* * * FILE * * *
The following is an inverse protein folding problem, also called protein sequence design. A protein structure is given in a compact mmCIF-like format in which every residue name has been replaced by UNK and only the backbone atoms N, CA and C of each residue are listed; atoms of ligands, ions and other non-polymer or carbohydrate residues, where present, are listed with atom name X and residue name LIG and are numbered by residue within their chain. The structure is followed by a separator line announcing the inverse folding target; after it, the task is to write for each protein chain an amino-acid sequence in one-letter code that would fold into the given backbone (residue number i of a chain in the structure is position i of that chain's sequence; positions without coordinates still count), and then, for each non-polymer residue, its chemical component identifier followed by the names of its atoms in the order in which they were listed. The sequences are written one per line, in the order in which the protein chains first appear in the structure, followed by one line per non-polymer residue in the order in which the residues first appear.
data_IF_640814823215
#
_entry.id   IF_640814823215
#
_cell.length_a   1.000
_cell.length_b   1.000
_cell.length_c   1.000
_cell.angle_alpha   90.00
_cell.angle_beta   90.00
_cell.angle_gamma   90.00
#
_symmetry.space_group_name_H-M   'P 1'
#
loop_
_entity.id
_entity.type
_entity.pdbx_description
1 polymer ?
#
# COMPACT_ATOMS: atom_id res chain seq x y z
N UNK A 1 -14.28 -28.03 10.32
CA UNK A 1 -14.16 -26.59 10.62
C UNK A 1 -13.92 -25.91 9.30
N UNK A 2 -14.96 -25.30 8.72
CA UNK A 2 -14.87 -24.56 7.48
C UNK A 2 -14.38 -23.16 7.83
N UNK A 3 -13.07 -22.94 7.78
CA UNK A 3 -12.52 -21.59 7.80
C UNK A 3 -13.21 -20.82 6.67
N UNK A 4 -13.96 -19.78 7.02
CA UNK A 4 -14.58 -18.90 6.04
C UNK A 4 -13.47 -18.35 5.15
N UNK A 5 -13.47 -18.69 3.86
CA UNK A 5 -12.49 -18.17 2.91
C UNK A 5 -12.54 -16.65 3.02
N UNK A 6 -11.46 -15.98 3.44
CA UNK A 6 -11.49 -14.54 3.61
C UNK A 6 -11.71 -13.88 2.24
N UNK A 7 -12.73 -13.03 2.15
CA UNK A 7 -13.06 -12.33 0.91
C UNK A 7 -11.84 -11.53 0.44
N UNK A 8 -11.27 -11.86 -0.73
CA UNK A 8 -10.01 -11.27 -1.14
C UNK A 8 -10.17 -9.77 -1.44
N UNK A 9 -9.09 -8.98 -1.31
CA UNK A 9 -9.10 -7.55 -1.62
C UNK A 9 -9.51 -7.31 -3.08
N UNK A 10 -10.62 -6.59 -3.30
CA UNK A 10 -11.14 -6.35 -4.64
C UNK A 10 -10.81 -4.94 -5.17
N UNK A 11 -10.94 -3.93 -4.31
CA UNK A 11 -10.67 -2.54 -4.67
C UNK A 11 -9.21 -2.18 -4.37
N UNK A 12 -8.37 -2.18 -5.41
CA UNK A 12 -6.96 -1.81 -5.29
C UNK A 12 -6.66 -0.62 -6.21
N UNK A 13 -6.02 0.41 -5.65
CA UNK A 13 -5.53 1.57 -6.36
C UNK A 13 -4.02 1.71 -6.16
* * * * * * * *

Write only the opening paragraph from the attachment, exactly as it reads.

The following is an inverse protein folding problem, also called protein sequence design. A protein structure is given in a compact mmCIF-like format in which every residue name has been replaced by UNK and only the backbone atoms N, CA and C of each residue are listed; atoms of ligands, ions and other non-polymer or carbohydrate residues, where present, are listed with atom name X and residue name LIG and are numbered by residue within their chain. The structure is followed by a separator line announcing the inverse folding target; after it, the task is to write for each protein chain an amino-acid sequence in one-letter code that would fold into the given backbone (residue number i of a chain in the structure is position i of that chain's sequence; positions without coordinates still count), and then, for each non-polymer residue, its chemical component identifier followed by the names of its atoms in the order in which they were listed. The sequences are written one per line, in the order in which the protein chains first appear in the structure, followed by one line per non-polymer residue in the order in which the residues first appear.